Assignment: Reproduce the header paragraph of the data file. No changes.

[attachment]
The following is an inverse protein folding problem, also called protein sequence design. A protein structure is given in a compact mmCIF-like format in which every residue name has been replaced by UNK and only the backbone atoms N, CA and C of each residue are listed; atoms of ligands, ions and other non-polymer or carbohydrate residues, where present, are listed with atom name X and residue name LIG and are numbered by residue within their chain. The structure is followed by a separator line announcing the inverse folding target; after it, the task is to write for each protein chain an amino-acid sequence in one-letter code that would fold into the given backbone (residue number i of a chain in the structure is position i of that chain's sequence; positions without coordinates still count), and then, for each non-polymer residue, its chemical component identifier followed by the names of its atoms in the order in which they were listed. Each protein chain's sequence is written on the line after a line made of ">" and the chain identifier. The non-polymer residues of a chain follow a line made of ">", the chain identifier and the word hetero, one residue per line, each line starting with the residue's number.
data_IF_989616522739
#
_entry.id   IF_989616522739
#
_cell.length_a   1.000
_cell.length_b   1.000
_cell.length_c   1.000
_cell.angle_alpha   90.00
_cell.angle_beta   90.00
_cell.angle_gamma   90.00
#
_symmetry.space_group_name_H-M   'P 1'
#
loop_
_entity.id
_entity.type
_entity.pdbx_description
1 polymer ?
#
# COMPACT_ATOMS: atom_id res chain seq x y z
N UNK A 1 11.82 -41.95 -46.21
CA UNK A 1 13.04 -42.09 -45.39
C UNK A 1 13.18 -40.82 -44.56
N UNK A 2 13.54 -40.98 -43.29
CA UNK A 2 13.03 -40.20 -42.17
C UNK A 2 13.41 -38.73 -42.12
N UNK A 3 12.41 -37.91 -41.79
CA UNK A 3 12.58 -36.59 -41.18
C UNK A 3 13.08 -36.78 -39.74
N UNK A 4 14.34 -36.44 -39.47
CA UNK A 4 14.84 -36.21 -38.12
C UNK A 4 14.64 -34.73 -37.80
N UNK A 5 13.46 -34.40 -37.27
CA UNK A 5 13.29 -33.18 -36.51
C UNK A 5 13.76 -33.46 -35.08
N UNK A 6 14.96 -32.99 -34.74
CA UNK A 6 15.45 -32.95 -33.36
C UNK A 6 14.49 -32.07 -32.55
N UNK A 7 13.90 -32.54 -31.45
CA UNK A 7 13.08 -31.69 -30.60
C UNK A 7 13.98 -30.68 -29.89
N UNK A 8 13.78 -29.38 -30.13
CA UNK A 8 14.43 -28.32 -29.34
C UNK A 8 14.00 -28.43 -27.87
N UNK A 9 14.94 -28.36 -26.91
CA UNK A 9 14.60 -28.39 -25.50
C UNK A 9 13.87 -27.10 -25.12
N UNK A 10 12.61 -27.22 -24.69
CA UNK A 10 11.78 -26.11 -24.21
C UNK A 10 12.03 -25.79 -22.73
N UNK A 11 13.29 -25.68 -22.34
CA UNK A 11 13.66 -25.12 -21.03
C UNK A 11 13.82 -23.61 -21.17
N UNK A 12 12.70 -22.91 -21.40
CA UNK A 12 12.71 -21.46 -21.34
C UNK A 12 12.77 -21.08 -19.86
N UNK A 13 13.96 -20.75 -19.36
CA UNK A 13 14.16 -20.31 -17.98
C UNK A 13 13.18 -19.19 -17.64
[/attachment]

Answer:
The following is an inverse protein folding problem, also called protein sequence design. A protein structure is given in a compact mmCIF-like format in which every residue name has been replaced by UNK and only the backbone atoms N, CA and C of each residue are listed; atoms of ligands, ions and other non-polymer or carbohydrate residues, where present, are listed with atom name X and residue name LIG and are numbered by residue within their chain. The structure is followed by a separator line announcing the inverse folding target; after it, the task is to write for each protein chain an amino-acid sequence in one-letter code that would fold into the given backbone (residue number i of a chain in the structure is position i of that chain's sequence; positions without coordinates still count), and then, for each non-polymer residue, its chemical component identifier followed by the names of its atoms in the order in which they were listed. Each protein chain's sequence is written on the line after a line made of ">" and the chain identifier. The non-polymer residues of a chain follow a line made of ">", the chain identifier and the word hetero, one residue per line, each line starting with the residue's number.